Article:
3 Minute Read

You may have noticed the pace of my blog articles have slowed a bit in the past month, and that has been somewhat intentional. When I set out on my blogging journey over a year ago, I made a goal to release at least one article per week. I did pretty well (for the most part) and have kept true to my goal over the past year.  I typically write on plane rides and while waiting for the plane in the airport. Believe it or not, you can get a lot done in your traveling downtime. However, lately I have been preoccupied with revising and re-writing my IT Governance, Risk and Controls course at the Kelley School of Business at Indiana University. This has taken up much of my free time and will continue to occupy my plane rides, evenings and weekends until classes begin in September.

This year marks the 7th year I have taught this course and the topics we cover today have never been more relevant and important to future business leaders. When I began teaching in the masters program, I built a case-based course that challenged students to work in project teams to solve complex challenges such as IT governance, vendor risk management, business continuity management, cybersecurity, incident response, IT audit and compliance, and many others. When I took over the course, it was strictly an IT audit course so I broadened the aperture and examined the question of “How can the IT organization manage its risk – in all their various forms – to ensure it achieves its IT strategy?” It’s no secret that the role of IT and the CIO is changing from “operators” and “doers” to “overseers” and “governors.” (see related articles: The CIO and the T-Rex: Adapt or Die and Doers and Reviewers: Management Versus Governance) It’s less important to be able run the bits and bytes and more important to architect and govern the ever-changing and integrated landscape of enterprise technology.  I see IT GRC as a vital component of a company’s IT and business strategy so I always approached the class from this perspective.

My theory has proven out over the last decade. I have personally seen my students graduate and take on roles where they are successfully applying the concepts learned in the class and I am more convinced than ever before that this topic must be a core competency in all masters level business programs.

In most courses, we turn over 20% of the content each year, supplementing the course with new readings, new perspectives and new assignments.  But this year is different…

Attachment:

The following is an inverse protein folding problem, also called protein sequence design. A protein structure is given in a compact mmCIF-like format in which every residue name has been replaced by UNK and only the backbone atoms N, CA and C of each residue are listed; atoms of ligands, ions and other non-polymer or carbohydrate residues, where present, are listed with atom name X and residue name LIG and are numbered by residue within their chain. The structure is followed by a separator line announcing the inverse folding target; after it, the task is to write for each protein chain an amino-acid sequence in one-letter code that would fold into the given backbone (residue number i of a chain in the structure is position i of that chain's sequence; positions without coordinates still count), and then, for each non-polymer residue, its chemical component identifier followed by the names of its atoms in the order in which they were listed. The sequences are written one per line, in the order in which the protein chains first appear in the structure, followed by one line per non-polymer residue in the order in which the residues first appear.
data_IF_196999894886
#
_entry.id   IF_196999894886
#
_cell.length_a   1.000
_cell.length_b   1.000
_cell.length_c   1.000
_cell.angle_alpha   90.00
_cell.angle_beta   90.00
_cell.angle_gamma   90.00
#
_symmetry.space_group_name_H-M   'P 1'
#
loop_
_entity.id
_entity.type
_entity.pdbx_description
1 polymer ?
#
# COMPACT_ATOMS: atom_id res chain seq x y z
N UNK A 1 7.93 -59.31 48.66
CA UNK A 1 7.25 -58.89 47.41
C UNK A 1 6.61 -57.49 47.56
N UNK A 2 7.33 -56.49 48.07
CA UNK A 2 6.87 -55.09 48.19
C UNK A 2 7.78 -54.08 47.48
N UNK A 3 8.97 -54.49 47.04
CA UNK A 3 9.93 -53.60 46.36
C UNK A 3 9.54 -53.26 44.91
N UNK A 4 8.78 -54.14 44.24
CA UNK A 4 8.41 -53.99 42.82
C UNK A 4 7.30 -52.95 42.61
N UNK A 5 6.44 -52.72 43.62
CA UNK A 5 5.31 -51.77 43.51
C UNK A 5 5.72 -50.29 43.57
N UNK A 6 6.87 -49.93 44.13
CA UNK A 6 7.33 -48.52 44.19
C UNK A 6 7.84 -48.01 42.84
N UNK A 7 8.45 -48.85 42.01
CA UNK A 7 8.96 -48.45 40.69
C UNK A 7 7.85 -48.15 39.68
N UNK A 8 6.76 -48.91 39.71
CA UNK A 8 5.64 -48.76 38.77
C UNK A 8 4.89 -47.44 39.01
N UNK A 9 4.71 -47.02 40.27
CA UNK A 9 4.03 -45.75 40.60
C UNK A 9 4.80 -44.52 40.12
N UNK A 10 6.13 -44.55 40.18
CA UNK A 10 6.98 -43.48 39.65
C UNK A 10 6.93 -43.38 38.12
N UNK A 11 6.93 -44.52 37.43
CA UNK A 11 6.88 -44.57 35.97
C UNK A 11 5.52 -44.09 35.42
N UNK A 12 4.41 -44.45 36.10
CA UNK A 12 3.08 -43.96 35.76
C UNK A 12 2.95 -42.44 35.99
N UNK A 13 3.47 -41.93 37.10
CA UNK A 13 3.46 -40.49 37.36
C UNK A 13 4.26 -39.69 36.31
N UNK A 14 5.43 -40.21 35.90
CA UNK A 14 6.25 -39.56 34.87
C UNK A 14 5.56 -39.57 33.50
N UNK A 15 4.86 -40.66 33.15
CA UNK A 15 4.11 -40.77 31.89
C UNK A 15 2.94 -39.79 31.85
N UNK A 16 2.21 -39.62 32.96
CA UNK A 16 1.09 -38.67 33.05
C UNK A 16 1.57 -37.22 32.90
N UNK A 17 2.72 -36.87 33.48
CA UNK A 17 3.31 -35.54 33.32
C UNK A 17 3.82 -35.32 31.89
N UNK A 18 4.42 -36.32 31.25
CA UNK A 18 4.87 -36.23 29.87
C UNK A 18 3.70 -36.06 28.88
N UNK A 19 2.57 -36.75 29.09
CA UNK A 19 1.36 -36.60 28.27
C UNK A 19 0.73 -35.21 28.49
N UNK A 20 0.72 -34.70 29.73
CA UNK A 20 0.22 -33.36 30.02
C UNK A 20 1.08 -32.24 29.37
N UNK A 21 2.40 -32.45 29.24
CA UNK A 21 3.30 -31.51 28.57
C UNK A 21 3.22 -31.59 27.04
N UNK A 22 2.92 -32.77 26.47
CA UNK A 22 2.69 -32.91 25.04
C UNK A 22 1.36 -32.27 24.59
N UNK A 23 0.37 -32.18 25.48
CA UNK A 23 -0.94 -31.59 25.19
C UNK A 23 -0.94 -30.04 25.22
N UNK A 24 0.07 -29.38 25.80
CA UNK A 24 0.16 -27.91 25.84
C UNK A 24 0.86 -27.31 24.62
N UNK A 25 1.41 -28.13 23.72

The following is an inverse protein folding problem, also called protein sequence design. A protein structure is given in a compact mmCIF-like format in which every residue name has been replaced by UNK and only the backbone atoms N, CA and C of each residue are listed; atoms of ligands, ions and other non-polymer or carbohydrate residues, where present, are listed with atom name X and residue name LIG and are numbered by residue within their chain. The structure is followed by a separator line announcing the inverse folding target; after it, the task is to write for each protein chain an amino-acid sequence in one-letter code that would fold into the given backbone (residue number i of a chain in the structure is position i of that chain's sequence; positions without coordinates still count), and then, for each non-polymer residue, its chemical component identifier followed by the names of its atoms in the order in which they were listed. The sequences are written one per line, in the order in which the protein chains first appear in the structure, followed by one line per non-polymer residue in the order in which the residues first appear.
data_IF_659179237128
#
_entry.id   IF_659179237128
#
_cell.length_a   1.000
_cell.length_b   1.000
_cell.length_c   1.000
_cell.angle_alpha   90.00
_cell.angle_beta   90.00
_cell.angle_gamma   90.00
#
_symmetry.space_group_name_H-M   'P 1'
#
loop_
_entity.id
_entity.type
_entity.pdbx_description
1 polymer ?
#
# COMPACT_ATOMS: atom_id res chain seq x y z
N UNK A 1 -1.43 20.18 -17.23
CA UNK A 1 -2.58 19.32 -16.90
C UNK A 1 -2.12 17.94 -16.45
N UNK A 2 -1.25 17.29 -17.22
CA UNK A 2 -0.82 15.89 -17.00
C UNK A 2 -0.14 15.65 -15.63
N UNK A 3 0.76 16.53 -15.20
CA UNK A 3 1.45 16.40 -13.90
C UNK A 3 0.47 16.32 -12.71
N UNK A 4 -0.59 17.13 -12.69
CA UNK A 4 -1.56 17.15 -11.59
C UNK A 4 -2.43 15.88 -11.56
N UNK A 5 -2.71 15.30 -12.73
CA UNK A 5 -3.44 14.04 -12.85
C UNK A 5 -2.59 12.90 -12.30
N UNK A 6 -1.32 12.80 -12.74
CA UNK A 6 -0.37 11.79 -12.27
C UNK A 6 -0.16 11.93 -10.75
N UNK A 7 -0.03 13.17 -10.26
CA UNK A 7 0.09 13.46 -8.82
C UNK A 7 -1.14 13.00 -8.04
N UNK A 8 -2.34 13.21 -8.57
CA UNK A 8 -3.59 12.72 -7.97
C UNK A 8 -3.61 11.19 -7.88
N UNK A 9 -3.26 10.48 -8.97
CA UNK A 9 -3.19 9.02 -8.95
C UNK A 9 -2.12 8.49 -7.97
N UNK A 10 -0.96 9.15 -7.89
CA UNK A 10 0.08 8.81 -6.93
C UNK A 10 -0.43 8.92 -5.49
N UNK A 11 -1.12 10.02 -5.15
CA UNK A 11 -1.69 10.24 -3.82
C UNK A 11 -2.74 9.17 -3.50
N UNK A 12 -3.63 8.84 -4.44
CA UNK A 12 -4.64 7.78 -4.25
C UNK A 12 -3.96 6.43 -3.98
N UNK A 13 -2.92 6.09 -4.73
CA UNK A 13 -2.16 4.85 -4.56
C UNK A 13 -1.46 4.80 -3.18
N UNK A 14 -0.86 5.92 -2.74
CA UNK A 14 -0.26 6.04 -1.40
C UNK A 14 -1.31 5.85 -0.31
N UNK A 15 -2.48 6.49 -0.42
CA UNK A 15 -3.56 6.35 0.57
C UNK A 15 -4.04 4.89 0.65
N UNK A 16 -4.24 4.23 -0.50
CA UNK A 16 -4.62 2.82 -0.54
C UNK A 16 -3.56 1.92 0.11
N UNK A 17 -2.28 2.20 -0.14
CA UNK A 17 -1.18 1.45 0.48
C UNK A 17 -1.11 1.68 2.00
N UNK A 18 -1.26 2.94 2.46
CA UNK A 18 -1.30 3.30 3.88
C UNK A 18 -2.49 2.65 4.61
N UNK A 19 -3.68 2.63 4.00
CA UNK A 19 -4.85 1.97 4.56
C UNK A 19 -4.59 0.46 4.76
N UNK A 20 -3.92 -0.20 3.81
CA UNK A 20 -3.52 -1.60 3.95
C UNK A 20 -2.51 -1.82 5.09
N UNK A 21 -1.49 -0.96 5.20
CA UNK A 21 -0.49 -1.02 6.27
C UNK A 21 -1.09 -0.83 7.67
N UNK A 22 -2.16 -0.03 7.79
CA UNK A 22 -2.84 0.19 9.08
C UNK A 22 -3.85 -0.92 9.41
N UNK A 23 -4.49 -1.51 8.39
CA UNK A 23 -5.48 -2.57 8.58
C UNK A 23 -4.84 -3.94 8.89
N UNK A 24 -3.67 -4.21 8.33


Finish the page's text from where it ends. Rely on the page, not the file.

I am wiping the slate clean and starting from scratch.

Well, mostly…

While many of the topics will stay the same, there are a number of enhancements I am going to make:

  • Flipping the classroom – Lectures and foundational concepts will be conveyed through videos students will watch in advance of class. Then class time will be used for discussion, activities and interactive topical debates. It’s a new and innovative concept and I think it will make our time in class more meaningful.
  • Shortening the cases – Longer is not always better. Cases will be focused on the topic at hand. We’re moving away from cases that ask teams to “solve world hunger” and focuses them on mastering an aspect of the topic at hand.
  • More individual assignments and accountability – Team projects are great but we are infusing more individual accountability through quizzes, an individual final exam and class participation grading. No more free-riding! 🙂
  • Building current challenges and emerging risks into the curriculum – Emerging technologies and trends introduce new risks; we will explore cloud, mobile, social, analytics and IoT and their impact on business. No longer are these topics after-thoughts; they are now core to the frameworks and case studies we explore.
  • More class discussion and interactive activities – Class is a time to sit back, relax and take it all in, right? Wrong! Get ready to discuss and voice your opinion or experience the wrath of the dreaded cold call.
  • Refreshed readings – The readings will mostly be current events and will highlight examples and perspectives related to the topic.
  • A new course website – Two years ago, I designed and deployed a class website to distribute material. The site was fantastic but it created work for me to maintain it. This year I am rolling out an exciting new website with new capabilities and robust features. It’s mobile-enabled, app-friendly, easy-to-use and a powerful collaborative learning tool. It’s called ClassActive and it’s almost ready for prime time.  More to come on this in the near future.

I have a few more tricks up my sleeve that I don’t want to ruin for incoming students so I will spare the details for now.

All this to say, my blogging will be a bit sparse for the next few months. my new goal through September is 1-2 articles per month so bear with me as I get my class on-track for the upcoming semester.